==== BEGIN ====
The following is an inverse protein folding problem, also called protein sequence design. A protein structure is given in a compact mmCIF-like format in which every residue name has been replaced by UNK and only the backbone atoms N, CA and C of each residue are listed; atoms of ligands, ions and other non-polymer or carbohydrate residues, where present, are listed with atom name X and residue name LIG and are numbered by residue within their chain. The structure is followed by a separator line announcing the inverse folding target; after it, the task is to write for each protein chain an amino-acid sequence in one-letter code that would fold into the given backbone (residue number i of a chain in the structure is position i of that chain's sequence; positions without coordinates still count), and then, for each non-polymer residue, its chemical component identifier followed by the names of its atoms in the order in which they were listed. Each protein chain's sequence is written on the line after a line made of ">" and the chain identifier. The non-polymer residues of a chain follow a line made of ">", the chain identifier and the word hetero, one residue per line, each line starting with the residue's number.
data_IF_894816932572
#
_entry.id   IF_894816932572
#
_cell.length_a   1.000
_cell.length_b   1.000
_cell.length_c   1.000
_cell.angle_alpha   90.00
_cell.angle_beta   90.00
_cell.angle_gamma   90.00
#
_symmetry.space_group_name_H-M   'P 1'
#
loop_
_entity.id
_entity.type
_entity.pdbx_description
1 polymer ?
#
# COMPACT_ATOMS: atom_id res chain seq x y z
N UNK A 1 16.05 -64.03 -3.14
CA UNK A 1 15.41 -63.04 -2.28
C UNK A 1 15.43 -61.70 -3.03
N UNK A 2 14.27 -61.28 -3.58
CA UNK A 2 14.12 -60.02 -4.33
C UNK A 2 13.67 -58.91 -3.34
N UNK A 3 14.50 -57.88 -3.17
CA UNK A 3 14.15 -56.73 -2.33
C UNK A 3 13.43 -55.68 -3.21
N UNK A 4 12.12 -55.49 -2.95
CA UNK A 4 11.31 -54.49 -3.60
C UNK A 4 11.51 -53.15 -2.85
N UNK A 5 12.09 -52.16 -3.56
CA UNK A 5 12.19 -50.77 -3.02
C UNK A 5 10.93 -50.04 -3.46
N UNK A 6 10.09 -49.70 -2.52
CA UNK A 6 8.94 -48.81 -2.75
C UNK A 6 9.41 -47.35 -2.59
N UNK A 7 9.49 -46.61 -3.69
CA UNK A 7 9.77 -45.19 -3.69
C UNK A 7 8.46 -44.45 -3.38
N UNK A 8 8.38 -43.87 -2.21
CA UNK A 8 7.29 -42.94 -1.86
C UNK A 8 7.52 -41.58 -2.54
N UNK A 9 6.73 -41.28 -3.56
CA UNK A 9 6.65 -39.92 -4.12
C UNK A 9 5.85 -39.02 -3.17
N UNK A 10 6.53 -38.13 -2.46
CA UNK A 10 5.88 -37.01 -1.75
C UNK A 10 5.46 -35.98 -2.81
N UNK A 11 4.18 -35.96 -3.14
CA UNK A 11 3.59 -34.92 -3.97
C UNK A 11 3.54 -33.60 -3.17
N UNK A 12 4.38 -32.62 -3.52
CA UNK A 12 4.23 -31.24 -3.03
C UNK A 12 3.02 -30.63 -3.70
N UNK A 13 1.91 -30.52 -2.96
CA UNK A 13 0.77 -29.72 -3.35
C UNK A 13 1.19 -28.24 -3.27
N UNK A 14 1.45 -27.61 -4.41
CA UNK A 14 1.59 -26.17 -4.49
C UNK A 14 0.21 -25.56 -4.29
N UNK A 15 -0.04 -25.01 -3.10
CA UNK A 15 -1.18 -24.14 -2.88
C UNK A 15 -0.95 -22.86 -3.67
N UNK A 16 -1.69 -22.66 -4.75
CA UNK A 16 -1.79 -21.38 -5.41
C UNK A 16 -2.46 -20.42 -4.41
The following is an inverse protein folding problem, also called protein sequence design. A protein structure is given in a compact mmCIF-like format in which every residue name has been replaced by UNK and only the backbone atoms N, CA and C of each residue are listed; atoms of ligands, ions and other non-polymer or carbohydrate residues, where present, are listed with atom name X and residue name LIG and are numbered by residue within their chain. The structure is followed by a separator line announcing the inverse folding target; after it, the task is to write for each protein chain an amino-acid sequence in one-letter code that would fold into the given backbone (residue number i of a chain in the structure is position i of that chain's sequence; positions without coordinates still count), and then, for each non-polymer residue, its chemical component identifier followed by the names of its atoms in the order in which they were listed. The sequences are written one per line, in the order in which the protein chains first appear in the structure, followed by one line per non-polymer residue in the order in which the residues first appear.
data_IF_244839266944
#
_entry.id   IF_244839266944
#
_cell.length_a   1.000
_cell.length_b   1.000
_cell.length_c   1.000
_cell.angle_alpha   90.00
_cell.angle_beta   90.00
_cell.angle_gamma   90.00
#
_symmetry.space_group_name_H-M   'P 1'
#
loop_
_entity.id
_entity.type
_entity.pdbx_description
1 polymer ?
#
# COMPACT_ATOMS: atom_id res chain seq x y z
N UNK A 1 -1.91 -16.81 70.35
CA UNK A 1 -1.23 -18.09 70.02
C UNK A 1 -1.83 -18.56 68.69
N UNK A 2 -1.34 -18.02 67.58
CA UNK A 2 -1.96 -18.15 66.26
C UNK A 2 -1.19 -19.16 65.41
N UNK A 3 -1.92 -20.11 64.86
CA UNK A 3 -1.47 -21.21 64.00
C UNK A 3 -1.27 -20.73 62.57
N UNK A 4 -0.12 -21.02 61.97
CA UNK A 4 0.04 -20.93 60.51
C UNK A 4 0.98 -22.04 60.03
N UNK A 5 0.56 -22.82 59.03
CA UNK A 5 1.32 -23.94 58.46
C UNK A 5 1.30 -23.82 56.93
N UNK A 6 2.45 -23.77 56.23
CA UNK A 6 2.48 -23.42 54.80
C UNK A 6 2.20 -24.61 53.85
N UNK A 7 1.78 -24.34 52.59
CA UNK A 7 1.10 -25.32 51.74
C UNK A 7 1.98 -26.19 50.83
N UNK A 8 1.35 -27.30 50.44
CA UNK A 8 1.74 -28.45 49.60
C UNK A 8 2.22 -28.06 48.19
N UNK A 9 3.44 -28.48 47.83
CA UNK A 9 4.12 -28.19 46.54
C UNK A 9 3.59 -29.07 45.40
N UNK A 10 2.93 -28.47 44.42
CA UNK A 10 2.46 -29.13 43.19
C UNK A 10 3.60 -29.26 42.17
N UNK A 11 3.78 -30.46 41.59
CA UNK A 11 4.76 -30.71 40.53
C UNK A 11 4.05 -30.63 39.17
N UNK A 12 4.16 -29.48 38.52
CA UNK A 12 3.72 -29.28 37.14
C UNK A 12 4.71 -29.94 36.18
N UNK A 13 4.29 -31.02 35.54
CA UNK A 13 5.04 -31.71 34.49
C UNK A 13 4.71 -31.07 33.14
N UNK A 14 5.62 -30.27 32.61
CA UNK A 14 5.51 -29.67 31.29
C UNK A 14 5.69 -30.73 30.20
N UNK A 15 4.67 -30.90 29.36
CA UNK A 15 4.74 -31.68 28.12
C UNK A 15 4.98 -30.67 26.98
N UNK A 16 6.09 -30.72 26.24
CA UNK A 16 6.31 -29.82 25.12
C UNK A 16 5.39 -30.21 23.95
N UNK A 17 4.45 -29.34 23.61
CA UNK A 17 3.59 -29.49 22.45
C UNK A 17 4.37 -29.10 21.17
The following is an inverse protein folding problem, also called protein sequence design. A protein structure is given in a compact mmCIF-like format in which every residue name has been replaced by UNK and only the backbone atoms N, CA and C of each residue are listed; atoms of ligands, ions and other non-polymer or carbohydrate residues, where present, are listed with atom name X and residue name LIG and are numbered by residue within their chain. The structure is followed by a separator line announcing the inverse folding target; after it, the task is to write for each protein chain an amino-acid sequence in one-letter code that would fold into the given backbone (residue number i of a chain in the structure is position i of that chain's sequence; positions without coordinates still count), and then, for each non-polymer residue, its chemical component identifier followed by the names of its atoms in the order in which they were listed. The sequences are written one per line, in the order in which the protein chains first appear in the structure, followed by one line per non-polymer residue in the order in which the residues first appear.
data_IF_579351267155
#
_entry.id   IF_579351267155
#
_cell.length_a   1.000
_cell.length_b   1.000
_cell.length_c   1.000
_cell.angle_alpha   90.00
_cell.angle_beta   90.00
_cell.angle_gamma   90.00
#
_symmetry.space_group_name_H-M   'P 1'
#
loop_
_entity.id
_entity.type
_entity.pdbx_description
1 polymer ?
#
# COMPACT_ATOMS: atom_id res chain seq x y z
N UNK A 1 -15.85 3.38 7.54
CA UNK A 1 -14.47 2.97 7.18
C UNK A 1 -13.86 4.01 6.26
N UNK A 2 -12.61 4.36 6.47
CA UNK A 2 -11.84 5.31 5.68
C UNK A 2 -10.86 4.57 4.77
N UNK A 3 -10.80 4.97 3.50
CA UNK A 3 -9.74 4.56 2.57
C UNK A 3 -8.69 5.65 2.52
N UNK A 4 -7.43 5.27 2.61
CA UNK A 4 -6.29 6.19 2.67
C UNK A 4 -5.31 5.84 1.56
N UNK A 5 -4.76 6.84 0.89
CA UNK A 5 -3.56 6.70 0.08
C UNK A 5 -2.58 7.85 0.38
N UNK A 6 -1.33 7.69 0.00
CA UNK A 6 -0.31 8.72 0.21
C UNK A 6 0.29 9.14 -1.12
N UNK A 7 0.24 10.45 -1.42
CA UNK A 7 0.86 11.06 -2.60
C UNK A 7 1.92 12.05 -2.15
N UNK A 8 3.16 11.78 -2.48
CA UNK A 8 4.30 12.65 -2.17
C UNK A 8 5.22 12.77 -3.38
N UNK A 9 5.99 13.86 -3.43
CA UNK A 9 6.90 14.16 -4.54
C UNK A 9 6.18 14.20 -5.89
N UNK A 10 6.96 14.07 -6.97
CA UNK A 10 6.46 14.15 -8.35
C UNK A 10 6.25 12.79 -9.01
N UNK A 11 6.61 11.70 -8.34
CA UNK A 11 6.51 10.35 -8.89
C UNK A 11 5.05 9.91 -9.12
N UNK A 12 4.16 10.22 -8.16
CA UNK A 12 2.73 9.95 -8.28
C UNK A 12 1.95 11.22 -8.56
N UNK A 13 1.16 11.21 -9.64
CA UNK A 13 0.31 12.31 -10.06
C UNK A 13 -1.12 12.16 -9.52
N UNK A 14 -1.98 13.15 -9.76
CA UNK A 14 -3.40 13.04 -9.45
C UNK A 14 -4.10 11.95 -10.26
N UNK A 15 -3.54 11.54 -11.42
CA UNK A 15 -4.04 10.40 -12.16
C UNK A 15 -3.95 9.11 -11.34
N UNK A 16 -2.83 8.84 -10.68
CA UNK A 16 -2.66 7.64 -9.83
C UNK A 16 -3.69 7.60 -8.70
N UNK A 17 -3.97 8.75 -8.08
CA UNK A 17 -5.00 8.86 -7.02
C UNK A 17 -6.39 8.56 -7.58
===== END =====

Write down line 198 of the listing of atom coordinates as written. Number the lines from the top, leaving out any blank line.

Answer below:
C UNK A 12 1.95 11.22 -8.56